Nick [00:09:36] Yeah, for sure, not enough, I always love more like feedback's amazing, but I've actually I was resistant to that particular like that pouch packaging. I was pretty resistant to it for a while because I, I don't I don't totally love its esthetic. And for the longest time I was I was able to just with my local offerings, I was using things that were completely, completely reusable, not even just recyclable, reusable. So very, very sustainable. So I that's like super important for me. I'm not at no point, like, I'm always kind of keeping the sustainability of recyclability and stuff like that in mind. So I was like pleased to find out that that packaging is actually it actually is more sustainable than it may look. It's it's plastic, but it is fully recyclable. They claim that it has less of a carbon footprint than glass packaging, which I'm taking their word for it on that. I don't I don't totally understand their logic yet, but I'm also not a chemical engineer. But yeah, so I ended up trying that packaging out and then my customers were were actually very intrigued by it. And and again, it's born out of function. It's not it's not necessarily like I'm not doing it because it's esthetically perfect for what I want to do. But it is actually probably the most perfect package to protect the coffee and allow it to get shipped in a box to you anywhere in the country. So it's like checks that box, if I could get it to work for me esthetically and like, look and feel lies. And if my customers are vibing with it, then then that's great. And so that's kind of how I ended up leaning into that, where I started sending a few of those out and where I wasn't I wasn't sure what feedback I'd get. And then I hear, oh, this is actually really cool packaging. I've never really seen it. It's convenient. It works well. It's intuitive for me to use. And I was like, oh, great, that's a great sign. That was kind of the one part I wasn't sure about. So. So, yes, I have gotten good feedback. That's why I've kind of kept it around. And it's still isn't even a fully branded version of where I want to take it. But it's getting there is getting closer, as I kind of confirm that it's working well for me and working well for my customers, kind of even like just from the back end side, I'm going to be placing much larger orders, getting better pricing on it, being able to maybe work my prices down and then again apply some good graphics to it and things like that. So that's kind of where I'm at with it.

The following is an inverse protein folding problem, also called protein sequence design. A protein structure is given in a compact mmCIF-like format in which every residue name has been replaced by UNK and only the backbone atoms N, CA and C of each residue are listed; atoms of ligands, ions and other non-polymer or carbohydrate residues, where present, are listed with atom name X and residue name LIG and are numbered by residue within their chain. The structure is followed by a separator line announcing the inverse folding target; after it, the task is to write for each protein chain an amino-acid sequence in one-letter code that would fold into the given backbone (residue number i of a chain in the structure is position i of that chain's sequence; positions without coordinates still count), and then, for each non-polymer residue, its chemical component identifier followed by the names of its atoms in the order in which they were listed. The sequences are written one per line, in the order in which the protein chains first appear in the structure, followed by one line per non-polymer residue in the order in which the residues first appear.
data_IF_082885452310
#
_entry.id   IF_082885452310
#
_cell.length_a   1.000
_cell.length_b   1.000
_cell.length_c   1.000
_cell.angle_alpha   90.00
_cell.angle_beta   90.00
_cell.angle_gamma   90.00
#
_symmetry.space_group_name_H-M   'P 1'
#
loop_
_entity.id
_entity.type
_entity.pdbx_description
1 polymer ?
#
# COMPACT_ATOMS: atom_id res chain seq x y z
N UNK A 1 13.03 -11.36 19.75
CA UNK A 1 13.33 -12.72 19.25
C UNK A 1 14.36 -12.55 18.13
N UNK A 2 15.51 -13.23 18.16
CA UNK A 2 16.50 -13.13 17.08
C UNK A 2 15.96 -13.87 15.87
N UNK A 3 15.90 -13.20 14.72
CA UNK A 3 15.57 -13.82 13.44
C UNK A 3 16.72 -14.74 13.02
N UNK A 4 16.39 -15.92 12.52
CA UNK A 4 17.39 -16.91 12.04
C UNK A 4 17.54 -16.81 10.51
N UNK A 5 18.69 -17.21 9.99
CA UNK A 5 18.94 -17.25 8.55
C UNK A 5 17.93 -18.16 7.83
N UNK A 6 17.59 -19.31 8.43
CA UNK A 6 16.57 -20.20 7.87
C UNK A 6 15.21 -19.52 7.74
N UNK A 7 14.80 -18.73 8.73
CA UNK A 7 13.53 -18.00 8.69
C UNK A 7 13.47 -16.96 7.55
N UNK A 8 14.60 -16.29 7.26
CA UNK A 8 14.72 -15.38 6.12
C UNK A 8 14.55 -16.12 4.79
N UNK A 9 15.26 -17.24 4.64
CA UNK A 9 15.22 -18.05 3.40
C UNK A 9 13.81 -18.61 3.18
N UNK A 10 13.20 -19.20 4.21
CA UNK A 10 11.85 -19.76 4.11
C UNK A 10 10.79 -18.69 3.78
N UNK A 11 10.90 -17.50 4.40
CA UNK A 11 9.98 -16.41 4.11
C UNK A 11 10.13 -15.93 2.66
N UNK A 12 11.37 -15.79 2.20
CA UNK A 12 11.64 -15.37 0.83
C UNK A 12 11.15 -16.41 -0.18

Christian [00:12:05] How did yah? I guess I mean, you've like coffee for for a long time, but and you kind of mentioned traveling and then you've mentioned the photography kind of graphics, maybe website background a little bit. How does that all come together and at what point do you realize, like, OK, I want to start my own business and do this? I don't know. Are you doing a full time actually, or is this kind of like a still.

Nick [00:12:31] Not totally full time spent about half my time.

Christian [00:12:34] Gotcha. So, yes. I mean, at what point were you traveling into photography? I think you're also an engineer by trade, technically, right?

Nick [00:12:44] Yeah. yeah, I'm a I'm a strange dude.

Christian [00:12:48] I mean, I'm just trying to put everything together. How does that compare?

Nick [00:12:53] Yeah, I'll try to. Try to explain something concisely. Yeah, I was I've been addicted to traveling for a while. I'd say that's a that's a consistent thing for many, many, many years. And I was very lucky to, like, do a lot of traveling. When I was at school. I started I kind of I guess I probably got the bug, but I did a study abroad program twenty fourteen. When I was in college, I was jumping all around the U.K., Italy, a lot of Western Europe. I met a lot of cool people. So then I had this network where I wanted to get back in the world. And so I did some work and I was constantly jumping out to see people and then. Yeah, I don't know. Then I was working, I went to school for engineering, so I've always liked to build things. I've always been curious about the way things work, having a much more intimate knowledge of how things actually work. So you learn a lot of crazy stuff in that curriculum. You learn a lot of designing concepts in the very, very nitty gritty, deep down detail of things. So I think that that skill set is, like I've learned in time, that that's actually is applicable all over the place. And I was working a traditional engineering job and I actually I just found it to be a little bit narrow in scope, but it was a good job. It's like I was working in New York City who's pretty good, like couldn't complain, salaries, good, all that. But I just didn't feel very fulfilled. I'm a pretty high energy. Always like to be making things, building things and stuff like that. So I think that at that the timing was just such that I really started to fall in love with coffee. I even even just it's not always such a purely emotional step, right for me. I saw an opportunity to I'll be honest, I kind of was always monitoring the market again. I was a consumer of cold brew coffee and stuff like that. And I also specifically felt like I saw a gap in the market of a of like a real high quality, like specialty grade coffees, which again, you guys aren't big coffee drinkers. But there is this whole spectrum in coffee, just like there is beer, just like there is wine. Wine is probably the most comparable. But I just didn't see anybody doing like this elevated form of taking these like really great, high quality specialty, great coffees from all over the world, which like coffee and traveling, is very, very linked in its own way. If you've ever had a cup of coffee in America, it's never been produced in America. We don't grow any coffee. So the coffee that ends up in every single cup which America we drink a lot of coffee, billions and billions of dollars worth. It's it's a global market from the second year, brewing it, grinding it, doing anything with it, roasting it so that it's like a charming little element of people that work in coffee are always pretty intimately aware of the fact that it's a global industry. And so my interest in travel kind of was it would always seemed like a that was a little push for me and like, oh, there's opportunity to travel in this in this space, but you got to, like, earn your stripes with that. So I was like, I could start a little business and maybe one day I can be importing from farms that I could that I could travel to myself and learn about and do photography. And so I have I do have these very big goals for this business that kind of keep me, keep me going, keep me interested. They're big, though, and I'm not I'm not nearly there, but it's definitely like the big picture goal. And I could elaborate, but.